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Watering down ethnography
  1. Tanisha Jowsey1,2
  1. 1Centre for Medical and Health Sciences Education, University of Auckland, Auckland, New Zealand
  2. 2Australian Primary Health Care Research Institute, Australian National University, Canberra, Australian Capital Territory, Australia
  1. Correspondence to Dr Tanisha Jowsey, Centre for Medical and Health Sciences Education, University of Auckland, Auckland City Hospital, Level 12.025, Park Road, Grafton, Auckland 1023, New Zealand; t.jowsey{at}

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As a medical anthropologist who has worked in primary healthcare research and medical education for many years, I was delighted to come across a recent article by Lamba et al,1 entitled ‘Identifying patient safety problems during team rounds: an ethnographic study.’ I am currently working on several research projects that involve observing healthcare practitioners in various settings—the clinic, wards, surgical theatres—with a view to applying anthropological methods to understanding the phenomena under observation. It is the term ‘ethnography’ in the title that first captured my attention. Eager to see how other social scientists in the clinical setting had applied ethnographic methods and appropriate theoretical positionings, I began to read. Having reached the end of this short article, I was perplexed. The data collection was observational. The data analysis was descriptive statistics. What is it that makes this piece of research ethnographic? On what grounds might we consider it to be any different from a generic descriptive approach to an observational study? Are all observational studies necessarily ethnographic? By publishing this article that claims to present ethnography, is the BMJ Quality & Safety promoting an idea of ethnography to its readers that is not entirely accurate? There need to be specific parameters met when we profess to using a particular methodology. It is not, in my view, enough to state that an ethnographic approach—or indeed any approach—has been taken without following it up with evidence of such.

Bronislaw Malinowski is a name that features frequently in anthropological education as the father of modern ethnographic methods. He is well known for five ethnographies he published between 1922 and 1935 that each offer a close and in-depth investigation of people's lives as they play out in specific cultural settings (in relation to other people and their environments). Ethnographic methods, as outlined by Malinowski, involve a single researcher documenting people's lived worlds, their meaning-making, their productions and categorisations of knowledge and their interactions with one another. Ethnographic ‘documentation’ may include written, auditory, visual and tactile forms, such as letters, film footage and paraphernalia. Documentation is used to support the meaning-making of the ethnographer about the meaning-making of the people under observation. Woods2 notes that the ethnographic method lends itself to observing the immediacy of people's experiences and ‘seeing into the life of things’. In the last century, ethnography has moved in a few directions. While the normal expectation for ethnographic research remains around 2 years,3 some ethnographers have suggested that ethnography can still be useful when undertaken for shorter periods; that it is not how much time spent but the quality of that time and the intensity of observation that matters.4 Ethnography has also moved into new spaces as anthropologists and ethnographers have revisited how we define culture and how we explore its reach. Where ethnography originated in exploration of the exotic and unknown ‘other’, it can now be used in local spaces, and indeed, in auto-ethnographic modes to understand the self as subject.5 But what is the difference between writing an autobiography or a descriptive piece and something ethnographic? Ortner6 explains that ethnography ‘has always meant the attempt to understand another life world using the self—as much of it as possible—as the instrument of knowing’. Yet it is more than this. It is thick description coupled with theoretical interrogation. Ortner writes, ‘…the ethnographic stance (as we may call it) is as much an intellectual (and moral) positionality—a constructive and interpretive mode—as it is a bodily process in space and time’.6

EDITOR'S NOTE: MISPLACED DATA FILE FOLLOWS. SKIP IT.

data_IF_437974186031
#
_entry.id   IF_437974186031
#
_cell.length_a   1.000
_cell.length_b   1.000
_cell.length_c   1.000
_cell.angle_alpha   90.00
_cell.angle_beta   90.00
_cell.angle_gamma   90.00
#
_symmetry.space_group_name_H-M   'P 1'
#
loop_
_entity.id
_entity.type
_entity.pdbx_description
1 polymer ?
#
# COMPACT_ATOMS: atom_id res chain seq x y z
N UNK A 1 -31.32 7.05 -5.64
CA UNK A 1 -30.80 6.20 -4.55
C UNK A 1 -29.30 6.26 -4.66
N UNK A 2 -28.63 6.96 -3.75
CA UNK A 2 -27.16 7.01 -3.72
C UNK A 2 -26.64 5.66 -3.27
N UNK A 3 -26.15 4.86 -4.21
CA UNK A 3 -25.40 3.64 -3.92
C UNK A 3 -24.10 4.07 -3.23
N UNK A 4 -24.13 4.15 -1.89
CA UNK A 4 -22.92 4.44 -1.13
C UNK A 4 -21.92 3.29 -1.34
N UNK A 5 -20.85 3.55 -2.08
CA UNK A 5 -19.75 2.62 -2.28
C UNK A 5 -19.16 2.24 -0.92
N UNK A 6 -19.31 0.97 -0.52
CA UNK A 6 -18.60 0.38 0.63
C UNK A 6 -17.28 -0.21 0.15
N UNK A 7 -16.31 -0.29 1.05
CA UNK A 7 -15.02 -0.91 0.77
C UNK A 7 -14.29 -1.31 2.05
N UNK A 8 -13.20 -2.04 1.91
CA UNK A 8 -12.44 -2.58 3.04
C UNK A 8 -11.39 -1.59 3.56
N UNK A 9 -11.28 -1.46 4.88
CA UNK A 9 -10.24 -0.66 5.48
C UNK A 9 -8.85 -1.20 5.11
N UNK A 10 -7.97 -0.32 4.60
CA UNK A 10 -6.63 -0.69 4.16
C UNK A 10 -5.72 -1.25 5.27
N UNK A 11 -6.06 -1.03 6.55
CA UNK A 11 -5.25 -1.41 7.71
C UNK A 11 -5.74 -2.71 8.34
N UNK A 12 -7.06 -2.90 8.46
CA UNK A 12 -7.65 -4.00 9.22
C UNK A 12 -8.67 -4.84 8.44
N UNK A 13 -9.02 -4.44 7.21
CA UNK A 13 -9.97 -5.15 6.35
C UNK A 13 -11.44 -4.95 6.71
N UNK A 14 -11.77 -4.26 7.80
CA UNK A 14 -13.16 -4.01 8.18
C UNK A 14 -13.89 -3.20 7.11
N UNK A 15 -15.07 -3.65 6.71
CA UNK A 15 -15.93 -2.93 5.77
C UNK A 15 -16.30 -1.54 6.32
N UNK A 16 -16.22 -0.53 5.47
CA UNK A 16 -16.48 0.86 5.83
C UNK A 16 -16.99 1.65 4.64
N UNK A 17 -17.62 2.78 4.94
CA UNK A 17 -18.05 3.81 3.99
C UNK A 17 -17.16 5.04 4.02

Lamba et al write that two of the three authors (ARL and KL) had special training in quality and safety but in this article no mention is made of the ethnographic training, or the ethnographic methods or any ethnographic theoretical stance. On these grounds, I suggest that while they may have conducted ethnographic research they have not demonstrated this in their article. The article as it stands, therefore misrepresents ethnography and we the readers miss out on what could have been an exciting, even illuminating, read. By way of comparison, I was delighted to come across Hägg-Martinell et al's7 recent ethnographic study of students on an acute medical ward, which manages to tick all the right ethnographic boxes that I've outlined here.


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  • Competing interests None declared.

  • Provenance and peer review Not commissioned; internally peer reviewed.

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